For an impact assessment, selecting less complex hydrological models, which can accommodate the insufficient information of a future watershed, is most preferable. In this study, a rainfall-runoff model HEC-HMS (US Army Corps of Engineers, March 2000) will be employed to simulate the river flow.
Studies on climate change impacts are subject to uncertainties caused by the uncertainties in the estimations of the rainfall, and the structure and parameter estimates of the hydrological model. Recent studies, however, have stated that the most significant source of uncertainties in flow studies is the precipitation estimate resulting from limitations in defining emission scenarios, the climate model structure, the downscaling method and the interval variability of the climate system (Do Hoai Nam, Keiko Udo and Akira Mano., 2013b). It was found that uncertainties from climate model formulations dominate those from the other sources. In order to address this, in this study, the uncertainties in a rainfall estimate will be assessed using multi-model simulations. This method helps to determine the range of uncertainty of the projected results induced by errors in model formulation.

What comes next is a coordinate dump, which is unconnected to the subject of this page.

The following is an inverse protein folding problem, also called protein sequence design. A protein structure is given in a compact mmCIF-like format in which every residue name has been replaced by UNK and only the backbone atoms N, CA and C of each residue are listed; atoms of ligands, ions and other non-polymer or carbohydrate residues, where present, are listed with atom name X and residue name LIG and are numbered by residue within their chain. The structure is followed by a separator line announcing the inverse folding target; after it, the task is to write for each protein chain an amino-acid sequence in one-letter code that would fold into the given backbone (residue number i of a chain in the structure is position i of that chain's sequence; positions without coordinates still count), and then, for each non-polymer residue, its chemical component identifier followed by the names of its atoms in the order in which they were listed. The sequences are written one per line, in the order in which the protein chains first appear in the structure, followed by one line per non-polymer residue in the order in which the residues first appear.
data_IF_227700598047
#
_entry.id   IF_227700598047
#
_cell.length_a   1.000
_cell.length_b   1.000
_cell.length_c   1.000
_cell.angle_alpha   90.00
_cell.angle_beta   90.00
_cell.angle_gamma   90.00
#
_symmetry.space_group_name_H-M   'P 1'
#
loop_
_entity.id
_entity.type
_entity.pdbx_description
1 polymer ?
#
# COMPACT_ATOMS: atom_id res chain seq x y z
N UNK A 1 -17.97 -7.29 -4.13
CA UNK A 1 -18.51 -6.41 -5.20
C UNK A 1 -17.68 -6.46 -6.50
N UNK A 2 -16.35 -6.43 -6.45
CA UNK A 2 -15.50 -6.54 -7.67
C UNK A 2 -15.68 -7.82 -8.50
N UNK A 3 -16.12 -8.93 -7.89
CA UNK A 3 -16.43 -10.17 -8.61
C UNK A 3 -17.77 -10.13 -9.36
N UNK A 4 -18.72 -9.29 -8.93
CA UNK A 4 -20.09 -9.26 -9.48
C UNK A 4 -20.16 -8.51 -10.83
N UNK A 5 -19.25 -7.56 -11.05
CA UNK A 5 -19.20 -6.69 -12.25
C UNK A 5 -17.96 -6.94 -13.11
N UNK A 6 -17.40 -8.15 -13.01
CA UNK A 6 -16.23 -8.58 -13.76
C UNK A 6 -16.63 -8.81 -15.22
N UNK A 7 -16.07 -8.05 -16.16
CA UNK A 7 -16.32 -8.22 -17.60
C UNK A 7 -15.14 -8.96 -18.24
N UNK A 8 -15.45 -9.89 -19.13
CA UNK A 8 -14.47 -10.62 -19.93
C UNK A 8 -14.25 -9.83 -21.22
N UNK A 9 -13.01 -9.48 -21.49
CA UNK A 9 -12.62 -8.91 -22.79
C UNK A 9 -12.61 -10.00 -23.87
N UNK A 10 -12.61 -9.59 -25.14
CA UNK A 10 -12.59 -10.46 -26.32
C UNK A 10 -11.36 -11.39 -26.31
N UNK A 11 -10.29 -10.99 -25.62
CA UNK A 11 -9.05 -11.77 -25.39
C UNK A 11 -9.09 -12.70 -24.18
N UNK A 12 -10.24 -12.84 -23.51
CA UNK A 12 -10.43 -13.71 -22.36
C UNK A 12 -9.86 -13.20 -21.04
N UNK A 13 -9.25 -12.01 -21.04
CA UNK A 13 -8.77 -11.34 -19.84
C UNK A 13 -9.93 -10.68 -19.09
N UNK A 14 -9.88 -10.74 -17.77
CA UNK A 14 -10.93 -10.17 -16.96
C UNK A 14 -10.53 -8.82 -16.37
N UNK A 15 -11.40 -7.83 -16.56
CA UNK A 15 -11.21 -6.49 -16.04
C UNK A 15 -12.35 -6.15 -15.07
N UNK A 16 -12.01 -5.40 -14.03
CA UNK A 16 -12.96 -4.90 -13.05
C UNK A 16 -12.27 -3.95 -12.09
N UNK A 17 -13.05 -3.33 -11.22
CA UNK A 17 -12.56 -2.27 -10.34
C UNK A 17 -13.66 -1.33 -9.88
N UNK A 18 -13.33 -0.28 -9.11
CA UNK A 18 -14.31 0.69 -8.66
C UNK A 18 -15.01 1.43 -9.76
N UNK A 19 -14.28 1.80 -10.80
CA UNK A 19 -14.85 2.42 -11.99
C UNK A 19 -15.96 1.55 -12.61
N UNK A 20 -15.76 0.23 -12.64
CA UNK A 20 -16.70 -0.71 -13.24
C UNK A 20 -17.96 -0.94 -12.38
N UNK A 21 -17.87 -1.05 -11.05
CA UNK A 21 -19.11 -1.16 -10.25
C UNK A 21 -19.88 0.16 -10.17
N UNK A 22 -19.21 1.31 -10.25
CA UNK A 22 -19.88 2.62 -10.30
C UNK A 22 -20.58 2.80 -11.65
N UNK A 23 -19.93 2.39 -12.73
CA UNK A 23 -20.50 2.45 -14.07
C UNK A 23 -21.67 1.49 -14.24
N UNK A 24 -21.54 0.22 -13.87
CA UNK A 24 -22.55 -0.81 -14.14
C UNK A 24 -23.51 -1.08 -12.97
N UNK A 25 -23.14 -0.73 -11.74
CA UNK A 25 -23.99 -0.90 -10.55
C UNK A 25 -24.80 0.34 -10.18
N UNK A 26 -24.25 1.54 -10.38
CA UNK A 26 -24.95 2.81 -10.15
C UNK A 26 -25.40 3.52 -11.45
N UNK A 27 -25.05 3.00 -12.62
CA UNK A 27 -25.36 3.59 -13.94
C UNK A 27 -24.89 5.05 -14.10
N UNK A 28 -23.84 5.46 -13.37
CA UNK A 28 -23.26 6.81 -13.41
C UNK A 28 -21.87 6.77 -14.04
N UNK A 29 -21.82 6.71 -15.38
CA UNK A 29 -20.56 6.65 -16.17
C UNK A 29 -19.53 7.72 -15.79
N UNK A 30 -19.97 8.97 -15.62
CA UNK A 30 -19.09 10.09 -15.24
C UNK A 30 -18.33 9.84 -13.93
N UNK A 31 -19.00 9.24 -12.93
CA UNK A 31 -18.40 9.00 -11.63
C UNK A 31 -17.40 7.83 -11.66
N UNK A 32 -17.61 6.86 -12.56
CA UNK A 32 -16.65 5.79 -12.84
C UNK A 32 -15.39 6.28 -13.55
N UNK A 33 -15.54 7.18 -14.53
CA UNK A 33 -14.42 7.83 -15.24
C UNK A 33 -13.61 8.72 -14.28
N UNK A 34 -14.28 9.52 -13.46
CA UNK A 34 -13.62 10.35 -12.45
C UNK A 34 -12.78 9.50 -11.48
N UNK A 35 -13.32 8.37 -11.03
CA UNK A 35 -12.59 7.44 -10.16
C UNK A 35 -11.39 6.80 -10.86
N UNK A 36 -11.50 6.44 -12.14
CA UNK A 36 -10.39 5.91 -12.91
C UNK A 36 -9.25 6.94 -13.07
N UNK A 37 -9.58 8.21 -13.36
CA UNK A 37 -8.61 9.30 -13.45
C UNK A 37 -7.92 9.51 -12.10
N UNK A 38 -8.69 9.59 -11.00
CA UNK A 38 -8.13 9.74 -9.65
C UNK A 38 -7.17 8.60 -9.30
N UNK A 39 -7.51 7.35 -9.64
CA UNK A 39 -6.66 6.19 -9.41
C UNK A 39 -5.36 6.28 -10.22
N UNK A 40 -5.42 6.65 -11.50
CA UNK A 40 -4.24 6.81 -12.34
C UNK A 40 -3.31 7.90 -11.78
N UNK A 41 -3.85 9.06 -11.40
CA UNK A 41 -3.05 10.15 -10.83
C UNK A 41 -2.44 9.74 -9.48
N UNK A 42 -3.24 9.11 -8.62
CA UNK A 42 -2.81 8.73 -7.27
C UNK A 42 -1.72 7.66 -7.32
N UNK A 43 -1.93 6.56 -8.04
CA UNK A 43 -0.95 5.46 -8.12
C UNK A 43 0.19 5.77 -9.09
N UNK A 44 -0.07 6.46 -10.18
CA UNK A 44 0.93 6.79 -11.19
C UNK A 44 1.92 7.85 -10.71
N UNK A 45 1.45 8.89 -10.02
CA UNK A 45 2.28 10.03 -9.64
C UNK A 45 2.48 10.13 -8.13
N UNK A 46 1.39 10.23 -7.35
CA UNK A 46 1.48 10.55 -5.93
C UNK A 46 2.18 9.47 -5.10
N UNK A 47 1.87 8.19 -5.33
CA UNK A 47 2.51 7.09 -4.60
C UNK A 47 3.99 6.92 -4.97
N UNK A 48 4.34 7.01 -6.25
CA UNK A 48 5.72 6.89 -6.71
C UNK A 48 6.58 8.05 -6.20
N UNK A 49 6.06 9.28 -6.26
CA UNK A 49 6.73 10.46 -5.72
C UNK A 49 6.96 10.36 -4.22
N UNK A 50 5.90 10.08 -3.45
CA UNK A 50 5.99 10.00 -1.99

- Expected outputs and outcomes
One of the main outputs will be the identification of the changes in the rainfall at Nhue-Day river basin in the near future (2015-2035). The knowledge of these changes is fundamental for evaluating changes of flow regime in this area. This result will contribute to a better and comprehensive understanding of the changes of river flow regimes in both time and space. Ultimately, this will help water resources-related exploitation and management organizations to propose efficient adaptation actions.
Hanoi, January 25, 2016
Do Hoai Nam, Keiko Udo and Akira Mano. (2013b). Assessment of future flood intensification in Central Vietnam using a super-high-resolution climate model output. Journal of Water and Climate Change, doi:10.2166/wcc.2013.088.
Hoa, Tran Dinh. (2010). Water demand and position chosen for a construction ragulating water level on Red River. Water Resources (VIWARA), 7.
IPCC. (2007). Climate Change 2007: The Physical Science Basis. Cambridge: Cambridge Univ.
IPCC. (2014). The Physical Science Basic. Geneva, Switzerland: Geneva.
US Army Corps of Engineers. (March 2000). Hydrologic Modeling System HEC-HMS. New York: Hydrologic Engineering Center.